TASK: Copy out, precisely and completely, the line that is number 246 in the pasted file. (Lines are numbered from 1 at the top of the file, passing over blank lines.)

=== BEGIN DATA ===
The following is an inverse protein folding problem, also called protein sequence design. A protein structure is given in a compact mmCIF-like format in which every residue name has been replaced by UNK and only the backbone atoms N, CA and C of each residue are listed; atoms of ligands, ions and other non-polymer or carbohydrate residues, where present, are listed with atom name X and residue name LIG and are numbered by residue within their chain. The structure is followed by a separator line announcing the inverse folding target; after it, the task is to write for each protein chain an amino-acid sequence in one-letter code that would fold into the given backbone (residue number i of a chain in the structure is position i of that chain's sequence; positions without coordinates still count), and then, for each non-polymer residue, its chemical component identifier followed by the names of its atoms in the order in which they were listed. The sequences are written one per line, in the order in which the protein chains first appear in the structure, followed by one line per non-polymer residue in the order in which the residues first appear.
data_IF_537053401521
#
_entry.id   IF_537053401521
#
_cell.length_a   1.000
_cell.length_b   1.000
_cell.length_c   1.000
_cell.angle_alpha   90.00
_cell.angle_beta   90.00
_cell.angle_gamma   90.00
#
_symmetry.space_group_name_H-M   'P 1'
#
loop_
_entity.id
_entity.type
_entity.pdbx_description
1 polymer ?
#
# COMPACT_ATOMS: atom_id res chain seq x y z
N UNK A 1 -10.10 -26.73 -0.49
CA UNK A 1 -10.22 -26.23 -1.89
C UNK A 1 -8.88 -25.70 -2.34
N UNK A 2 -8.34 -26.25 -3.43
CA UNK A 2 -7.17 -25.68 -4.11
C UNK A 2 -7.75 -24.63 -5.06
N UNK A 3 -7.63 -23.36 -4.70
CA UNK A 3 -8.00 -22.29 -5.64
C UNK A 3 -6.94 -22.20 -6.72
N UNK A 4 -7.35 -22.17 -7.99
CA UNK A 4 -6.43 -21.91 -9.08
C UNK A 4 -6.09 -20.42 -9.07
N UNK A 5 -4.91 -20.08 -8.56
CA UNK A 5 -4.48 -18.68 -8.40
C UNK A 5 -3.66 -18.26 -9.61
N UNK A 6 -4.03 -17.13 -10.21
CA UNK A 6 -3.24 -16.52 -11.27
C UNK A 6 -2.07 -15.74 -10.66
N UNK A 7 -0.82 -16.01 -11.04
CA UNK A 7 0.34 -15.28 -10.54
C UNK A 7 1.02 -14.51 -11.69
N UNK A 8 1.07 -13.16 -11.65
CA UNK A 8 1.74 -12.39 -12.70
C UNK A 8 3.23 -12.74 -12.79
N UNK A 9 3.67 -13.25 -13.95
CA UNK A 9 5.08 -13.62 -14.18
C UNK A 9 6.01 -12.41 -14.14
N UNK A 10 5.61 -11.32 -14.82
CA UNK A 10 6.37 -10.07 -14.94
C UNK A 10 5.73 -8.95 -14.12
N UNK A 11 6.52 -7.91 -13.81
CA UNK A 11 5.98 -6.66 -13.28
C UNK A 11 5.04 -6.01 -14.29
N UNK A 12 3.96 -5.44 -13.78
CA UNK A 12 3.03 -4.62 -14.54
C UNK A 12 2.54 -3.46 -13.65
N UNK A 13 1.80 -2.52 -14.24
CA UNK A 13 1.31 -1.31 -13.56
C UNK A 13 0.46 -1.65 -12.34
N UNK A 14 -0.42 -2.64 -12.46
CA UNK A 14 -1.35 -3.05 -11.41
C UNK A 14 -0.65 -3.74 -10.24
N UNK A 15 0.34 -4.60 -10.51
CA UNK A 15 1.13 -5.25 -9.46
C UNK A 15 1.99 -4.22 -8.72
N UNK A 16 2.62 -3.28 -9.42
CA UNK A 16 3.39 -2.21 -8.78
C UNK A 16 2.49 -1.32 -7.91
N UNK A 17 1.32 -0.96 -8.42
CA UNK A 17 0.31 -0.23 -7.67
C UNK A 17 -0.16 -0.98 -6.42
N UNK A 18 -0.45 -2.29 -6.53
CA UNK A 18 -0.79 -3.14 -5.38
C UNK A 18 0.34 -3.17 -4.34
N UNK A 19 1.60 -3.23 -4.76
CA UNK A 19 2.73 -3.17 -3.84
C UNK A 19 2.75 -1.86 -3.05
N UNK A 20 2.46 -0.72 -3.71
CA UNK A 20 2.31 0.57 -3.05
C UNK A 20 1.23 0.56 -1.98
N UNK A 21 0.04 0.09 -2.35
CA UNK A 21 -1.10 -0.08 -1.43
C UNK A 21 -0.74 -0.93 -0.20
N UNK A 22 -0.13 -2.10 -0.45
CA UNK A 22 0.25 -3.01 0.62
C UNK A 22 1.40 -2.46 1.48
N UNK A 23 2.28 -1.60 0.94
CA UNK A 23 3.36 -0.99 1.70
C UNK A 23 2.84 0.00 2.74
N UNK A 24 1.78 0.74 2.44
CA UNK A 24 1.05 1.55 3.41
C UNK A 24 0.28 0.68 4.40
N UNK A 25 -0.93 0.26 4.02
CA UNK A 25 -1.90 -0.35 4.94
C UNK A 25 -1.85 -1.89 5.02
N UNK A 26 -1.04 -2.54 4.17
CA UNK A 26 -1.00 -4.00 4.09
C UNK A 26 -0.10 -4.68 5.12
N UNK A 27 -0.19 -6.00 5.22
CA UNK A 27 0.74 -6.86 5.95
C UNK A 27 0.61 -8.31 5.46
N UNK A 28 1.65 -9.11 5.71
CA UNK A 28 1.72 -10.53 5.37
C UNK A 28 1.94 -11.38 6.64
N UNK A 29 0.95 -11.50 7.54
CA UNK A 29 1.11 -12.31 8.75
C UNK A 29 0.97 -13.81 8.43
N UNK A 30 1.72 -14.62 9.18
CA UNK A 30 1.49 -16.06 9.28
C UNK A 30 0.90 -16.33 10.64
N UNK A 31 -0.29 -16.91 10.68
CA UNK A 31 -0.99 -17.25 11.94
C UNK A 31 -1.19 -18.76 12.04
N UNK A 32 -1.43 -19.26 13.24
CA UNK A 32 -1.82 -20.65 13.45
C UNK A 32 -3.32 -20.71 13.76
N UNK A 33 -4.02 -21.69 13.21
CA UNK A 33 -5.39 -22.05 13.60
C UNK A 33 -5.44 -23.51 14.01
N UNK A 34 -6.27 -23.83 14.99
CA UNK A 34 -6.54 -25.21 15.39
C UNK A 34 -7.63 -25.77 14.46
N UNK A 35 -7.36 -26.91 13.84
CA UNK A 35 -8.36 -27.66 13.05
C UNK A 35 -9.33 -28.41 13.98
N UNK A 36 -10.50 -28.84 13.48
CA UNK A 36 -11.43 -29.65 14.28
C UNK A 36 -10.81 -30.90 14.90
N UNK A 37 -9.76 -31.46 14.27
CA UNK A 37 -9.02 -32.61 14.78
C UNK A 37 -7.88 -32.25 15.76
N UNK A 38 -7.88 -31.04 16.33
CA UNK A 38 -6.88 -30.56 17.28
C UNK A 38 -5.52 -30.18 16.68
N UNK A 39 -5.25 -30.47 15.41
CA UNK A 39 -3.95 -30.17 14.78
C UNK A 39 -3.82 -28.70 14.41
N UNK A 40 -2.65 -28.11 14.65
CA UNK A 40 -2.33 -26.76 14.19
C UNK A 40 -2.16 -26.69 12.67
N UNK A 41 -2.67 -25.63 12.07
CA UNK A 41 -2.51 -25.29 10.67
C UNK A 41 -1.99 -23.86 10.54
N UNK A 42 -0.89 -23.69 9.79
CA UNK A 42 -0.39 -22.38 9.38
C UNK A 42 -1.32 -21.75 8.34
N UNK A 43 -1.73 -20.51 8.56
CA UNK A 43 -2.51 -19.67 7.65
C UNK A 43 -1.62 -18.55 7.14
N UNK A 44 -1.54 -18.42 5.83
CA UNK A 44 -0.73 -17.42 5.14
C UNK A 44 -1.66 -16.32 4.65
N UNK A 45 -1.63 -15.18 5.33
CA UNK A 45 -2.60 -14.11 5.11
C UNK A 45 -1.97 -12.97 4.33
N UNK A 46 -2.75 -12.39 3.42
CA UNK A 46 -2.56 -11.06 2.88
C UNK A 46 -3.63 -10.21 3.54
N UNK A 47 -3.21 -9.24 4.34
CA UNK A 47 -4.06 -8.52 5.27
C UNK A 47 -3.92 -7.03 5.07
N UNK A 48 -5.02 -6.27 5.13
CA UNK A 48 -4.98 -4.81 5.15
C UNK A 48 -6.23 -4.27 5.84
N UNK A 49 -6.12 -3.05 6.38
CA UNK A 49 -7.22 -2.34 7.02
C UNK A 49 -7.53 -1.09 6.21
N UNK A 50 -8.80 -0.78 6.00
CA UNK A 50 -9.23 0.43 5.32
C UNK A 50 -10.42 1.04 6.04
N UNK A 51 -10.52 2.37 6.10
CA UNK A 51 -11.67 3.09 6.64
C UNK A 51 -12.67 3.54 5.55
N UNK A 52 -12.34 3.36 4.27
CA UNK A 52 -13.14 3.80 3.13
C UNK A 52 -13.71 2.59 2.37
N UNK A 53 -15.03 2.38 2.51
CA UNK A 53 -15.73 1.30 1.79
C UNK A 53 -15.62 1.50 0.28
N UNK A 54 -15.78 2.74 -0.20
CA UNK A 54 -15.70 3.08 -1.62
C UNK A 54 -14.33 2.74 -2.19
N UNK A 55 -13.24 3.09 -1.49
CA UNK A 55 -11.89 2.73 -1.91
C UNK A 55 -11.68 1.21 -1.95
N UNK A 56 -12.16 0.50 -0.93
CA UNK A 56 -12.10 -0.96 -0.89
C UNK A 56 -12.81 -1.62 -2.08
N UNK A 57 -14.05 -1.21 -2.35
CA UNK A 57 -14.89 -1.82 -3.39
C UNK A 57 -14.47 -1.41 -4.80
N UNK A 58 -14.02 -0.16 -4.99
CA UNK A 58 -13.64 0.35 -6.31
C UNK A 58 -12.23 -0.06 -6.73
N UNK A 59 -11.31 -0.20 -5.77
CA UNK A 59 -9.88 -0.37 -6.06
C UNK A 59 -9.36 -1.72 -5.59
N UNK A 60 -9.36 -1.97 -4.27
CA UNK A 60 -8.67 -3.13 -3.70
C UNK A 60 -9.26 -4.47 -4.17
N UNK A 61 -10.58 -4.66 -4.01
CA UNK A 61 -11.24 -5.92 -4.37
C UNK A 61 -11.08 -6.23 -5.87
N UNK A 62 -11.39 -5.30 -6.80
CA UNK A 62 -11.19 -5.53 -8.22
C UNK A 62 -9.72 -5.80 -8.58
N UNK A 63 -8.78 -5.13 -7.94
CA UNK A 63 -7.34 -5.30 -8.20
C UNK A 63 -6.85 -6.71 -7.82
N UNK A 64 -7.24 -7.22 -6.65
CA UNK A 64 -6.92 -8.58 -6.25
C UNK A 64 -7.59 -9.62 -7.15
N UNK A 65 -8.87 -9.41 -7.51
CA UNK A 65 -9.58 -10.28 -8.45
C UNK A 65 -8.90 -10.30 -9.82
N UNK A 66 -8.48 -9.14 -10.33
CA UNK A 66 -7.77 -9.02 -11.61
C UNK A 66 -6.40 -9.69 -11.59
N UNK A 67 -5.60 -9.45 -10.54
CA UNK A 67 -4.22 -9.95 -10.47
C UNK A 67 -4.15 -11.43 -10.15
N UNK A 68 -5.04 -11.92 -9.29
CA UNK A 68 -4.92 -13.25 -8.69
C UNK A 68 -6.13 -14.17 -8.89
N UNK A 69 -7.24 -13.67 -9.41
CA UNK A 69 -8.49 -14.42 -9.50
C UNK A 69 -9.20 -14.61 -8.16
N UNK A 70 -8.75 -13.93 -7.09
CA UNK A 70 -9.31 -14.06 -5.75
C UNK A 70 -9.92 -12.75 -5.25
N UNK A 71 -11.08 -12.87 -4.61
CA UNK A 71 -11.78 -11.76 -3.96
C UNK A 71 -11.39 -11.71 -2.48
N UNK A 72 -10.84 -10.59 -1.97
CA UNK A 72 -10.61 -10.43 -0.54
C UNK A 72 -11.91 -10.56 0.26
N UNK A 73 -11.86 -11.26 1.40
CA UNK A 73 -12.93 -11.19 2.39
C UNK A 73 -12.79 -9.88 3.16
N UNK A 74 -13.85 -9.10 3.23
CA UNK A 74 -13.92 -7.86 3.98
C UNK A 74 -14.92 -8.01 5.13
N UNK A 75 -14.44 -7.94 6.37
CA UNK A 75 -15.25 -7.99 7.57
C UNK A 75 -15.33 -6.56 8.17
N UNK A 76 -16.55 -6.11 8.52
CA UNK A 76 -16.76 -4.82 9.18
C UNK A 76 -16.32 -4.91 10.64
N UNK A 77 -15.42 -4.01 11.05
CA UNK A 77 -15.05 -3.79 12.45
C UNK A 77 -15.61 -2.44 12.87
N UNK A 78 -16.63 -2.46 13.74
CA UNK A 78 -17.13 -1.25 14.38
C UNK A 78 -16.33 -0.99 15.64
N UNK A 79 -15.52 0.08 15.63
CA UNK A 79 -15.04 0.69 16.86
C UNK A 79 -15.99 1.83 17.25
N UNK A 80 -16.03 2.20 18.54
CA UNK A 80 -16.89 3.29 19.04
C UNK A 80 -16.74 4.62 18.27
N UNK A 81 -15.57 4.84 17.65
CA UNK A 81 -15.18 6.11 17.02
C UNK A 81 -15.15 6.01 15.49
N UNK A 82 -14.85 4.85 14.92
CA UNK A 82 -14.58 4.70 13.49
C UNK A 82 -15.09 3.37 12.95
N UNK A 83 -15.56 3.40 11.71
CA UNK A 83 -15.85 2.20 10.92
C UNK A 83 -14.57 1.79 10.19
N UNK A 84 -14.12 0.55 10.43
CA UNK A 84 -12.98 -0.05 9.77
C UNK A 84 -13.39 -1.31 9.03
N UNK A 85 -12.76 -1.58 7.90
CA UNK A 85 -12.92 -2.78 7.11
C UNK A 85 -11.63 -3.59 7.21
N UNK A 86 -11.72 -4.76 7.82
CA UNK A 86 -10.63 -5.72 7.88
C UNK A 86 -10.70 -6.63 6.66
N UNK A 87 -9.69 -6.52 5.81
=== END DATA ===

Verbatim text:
C UNK A 75 -15.33 -6.56 8.17